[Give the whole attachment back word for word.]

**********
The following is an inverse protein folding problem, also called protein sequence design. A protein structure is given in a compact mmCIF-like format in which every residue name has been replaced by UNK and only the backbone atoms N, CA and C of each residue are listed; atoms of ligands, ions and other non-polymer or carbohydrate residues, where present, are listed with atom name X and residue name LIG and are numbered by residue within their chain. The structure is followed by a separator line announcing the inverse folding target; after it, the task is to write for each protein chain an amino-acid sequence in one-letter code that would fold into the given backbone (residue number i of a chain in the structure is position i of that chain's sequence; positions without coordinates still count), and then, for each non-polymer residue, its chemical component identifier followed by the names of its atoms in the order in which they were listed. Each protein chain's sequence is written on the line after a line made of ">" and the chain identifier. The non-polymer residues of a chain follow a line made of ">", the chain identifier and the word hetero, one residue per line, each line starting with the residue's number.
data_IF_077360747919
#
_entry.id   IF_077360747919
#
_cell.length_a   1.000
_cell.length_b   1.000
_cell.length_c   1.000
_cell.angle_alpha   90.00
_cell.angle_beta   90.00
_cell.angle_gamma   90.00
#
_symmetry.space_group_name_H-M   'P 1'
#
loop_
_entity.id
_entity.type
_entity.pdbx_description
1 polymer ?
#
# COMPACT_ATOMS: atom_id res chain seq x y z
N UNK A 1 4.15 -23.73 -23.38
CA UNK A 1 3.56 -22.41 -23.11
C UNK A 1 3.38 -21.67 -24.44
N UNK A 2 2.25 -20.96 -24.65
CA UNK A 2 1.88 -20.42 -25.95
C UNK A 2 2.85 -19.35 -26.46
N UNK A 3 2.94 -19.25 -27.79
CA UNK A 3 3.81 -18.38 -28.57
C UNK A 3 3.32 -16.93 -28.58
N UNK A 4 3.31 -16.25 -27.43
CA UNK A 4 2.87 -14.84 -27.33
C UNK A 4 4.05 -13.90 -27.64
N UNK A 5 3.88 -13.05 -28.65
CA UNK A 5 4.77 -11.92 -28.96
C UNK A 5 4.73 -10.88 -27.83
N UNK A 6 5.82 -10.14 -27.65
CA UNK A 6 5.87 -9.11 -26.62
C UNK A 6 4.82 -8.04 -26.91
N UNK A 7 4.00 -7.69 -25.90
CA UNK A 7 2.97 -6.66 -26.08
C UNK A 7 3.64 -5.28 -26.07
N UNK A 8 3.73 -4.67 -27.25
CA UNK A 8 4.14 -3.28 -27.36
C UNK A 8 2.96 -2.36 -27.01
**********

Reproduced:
The following is an inverse protein folding problem, also called protein sequence design. A protein structure is given in a compact mmCIF-like format in which every residue name has been replaced by UNK and only the backbone atoms N, CA and C of each residue are listed; atoms of ligands, ions and other non-polymer or carbohydrate residues, where present, are listed with atom name X and residue name LIG and are numbered by residue within their chain. The structure is followed by a separator line announcing the inverse folding target; after it, the task is to write for each protein chain an amino-acid sequence in one-letter code that would fold into the given backbone (residue number i of a chain in the structure is position i of that chain's sequence; positions without coordinates still count), and then, for each non-polymer residue, its chemical component identifier followed by the names of its atoms in the order in which they were listed. Each protein chain's sequence is written on the line after a line made of ">" and the chain identifier. The non-polymer residues of a chain follow a line made of ">", the chain identifier and the word hetero, one residue per line, each line starting with the residue's number.
data_IF_077360747919
#
_entry.id   IF_077360747919
#
_cell.length_a   1.000
_cell.length_b   1.000
_cell.length_c   1.000
_cell.angle_alpha   90.00
_cell.angle_beta   90.00
_cell.angle_gamma   90.00
#
_symmetry.space_group_name_H-M   'P 1'
#
loop_
_entity.id
_entity.type
_entity.pdbx_description
1 polymer ?
#
# COMPACT_ATOMS: atom_id res chain seq x y z
N UNK A 1 4.15 -23.73 -23.38
CA UNK A 1 3.56 -22.41 -23.11
C UNK A 1 3.38 -21.67 -24.44
N UNK A 2 2.25 -20.96 -24.65
CA UNK A 2 1.88 -20.42 -25.95
C UNK A 2 2.85 -19.35 -26.46
N UNK A 3 2.94 -19.25 -27.79
CA UNK A 3 3.81 -18.38 -28.57
C UNK A 3 3.32 -16.93 -28.58
N UNK A 4 3.31 -16.25 -27.43
CA UNK A 4 2.87 -14.84 -27.33
C UNK A 4 4.05 -13.90 -27.64
N UNK A 5 3.88 -13.05 -28.65
CA UNK A 5 4.77 -11.92 -28.96
C UNK A 5 4.73 -10.88 -27.83
N UNK A 6 5.82 -10.14 -27.65
CA UNK A 6 5.87 -9.11 -26.62
C UNK A 6 4.82 -8.04 -26.91
N UNK A 7 4.00 -7.69 -25.90
CA UNK A 7 2.97 -6.66 -26.08
C UNK A 7 3.64 -5.28 -26.07
N UNK A 8 3.73 -4.67 -27.25
CA UNK A 8 4.14 -3.28 -27.36
C UNK A 8 2.96 -2.36 -27.01